Marc Chagall

I’ve been sending friends notecards with reproductions of Chagall works on them, which led me to descriptions of his work, which seem to invariably highlight his position as a Jewish artist (and as an early modernist). After a while, I began to be annoyed by this focus, which struck me as diminishing his significance by placing him in the context of Jewish art.

Here, for example, is material from the digitaal museum site:

Marc Chagall (6 July 1887 – 28 March 1985), was a Russian-French Jewish artist associated with several major artistic styles and one of the most successful artists of the 20th century. He was an early modernist, and created works in virtually every artistic medium, including painting, book illustrations, stained glass, stage sets, ceramic, tapestries and fine art prints.

Art critic Robert Hughes referred to Chagall as “the quintessential Jewish artist of the twentieth century.” According to art historian Michael J. Lewis, Chagall was considered to be “the last survivor of the first generation of European modernists.” For decades, he “had also been respected as the world’s preeminent Jewish artist.”

… He had two basic reputations, writes Lewis: as a pioneer of modernism and as a major Jewish artist. He experienced modernism’s “golden age” in Paris, where “he synthesized the art forms of Cubism, Symbolism, and Fauvism, and the influence of Fauvism gave rise to Surrealism.” Yet throughout these phases of his style “he remained most emphatically a Jewish artist, whose work was one long dreamy reverie of life in his native village of Vitebsk.”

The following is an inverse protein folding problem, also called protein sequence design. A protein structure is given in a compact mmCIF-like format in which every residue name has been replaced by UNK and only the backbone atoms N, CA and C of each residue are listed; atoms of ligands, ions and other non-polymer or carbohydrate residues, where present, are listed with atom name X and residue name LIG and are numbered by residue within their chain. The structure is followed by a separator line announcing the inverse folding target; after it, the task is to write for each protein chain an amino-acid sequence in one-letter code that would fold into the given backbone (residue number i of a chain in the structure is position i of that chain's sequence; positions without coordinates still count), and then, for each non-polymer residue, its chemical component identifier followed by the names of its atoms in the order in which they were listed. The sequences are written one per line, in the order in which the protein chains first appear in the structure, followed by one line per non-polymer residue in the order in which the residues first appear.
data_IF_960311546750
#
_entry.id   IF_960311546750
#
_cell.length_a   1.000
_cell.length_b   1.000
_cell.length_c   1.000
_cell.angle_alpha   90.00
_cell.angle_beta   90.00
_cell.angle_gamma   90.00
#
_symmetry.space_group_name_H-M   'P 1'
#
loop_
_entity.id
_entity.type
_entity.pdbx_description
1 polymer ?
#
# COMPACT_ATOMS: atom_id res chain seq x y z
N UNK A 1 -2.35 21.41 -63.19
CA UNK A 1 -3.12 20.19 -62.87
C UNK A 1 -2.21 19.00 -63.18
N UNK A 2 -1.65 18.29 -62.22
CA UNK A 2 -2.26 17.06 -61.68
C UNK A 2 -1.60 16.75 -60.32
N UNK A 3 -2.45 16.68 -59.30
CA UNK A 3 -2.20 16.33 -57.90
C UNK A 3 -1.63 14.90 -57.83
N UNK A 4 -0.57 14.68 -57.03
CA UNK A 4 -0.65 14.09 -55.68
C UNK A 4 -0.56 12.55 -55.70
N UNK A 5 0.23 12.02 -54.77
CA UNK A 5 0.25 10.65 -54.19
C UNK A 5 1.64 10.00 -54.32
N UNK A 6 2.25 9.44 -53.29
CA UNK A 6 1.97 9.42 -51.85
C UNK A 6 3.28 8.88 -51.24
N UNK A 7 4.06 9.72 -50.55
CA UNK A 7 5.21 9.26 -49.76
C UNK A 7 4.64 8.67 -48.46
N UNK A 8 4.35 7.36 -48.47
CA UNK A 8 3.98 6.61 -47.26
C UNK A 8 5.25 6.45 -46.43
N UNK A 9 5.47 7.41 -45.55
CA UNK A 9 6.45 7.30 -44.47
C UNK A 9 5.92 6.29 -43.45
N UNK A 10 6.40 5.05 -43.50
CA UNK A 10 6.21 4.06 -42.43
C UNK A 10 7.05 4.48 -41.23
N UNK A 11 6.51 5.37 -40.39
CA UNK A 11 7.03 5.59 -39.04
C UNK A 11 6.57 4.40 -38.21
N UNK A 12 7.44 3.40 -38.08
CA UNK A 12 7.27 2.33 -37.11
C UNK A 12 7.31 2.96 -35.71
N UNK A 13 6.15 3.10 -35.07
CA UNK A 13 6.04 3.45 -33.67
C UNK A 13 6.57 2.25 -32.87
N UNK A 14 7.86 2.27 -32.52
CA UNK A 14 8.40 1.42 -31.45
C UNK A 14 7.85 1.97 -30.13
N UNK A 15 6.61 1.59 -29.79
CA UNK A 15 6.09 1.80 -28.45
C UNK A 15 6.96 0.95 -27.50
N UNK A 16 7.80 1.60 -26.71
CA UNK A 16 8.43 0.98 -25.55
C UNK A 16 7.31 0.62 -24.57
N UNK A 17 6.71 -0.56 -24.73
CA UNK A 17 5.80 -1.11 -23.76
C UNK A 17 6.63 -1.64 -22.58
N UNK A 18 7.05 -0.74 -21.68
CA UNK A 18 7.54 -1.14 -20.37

Two examples of his paintings, with their many surrealistic, fantastical details: one set in Paris:

and one in a Vitebsk-of-the-mind:

Now it’s completely reasonable to stress the significance of Vitebsk and Jewish life in his work (though I note that in addition to his famous “Jerusalem windows”, he designed major stained glass windows in several Christian churches), but this persistent reference to him as a preeminent, major, etc. Jewish artist seems to me to set him aside in a special category. It’s as if Vermeer were reflexively referred to as the preeminent artist of Dutch domestic life, or Monet as a major painter of haystacks, waterlilies, and cathedrals — or, worse, Picasso as a great masculine painter (though his masculinity plays a central role in a great many of his paintings).

I am reminded of the Roman Jacobson letter-of-recommendation story I told here a few months ago (here). Roman wrote glowing letters, with best and greatest and the like deployed throughout — but there was always a reference class, which could be huge or tiny. The question was, best or greatest of what?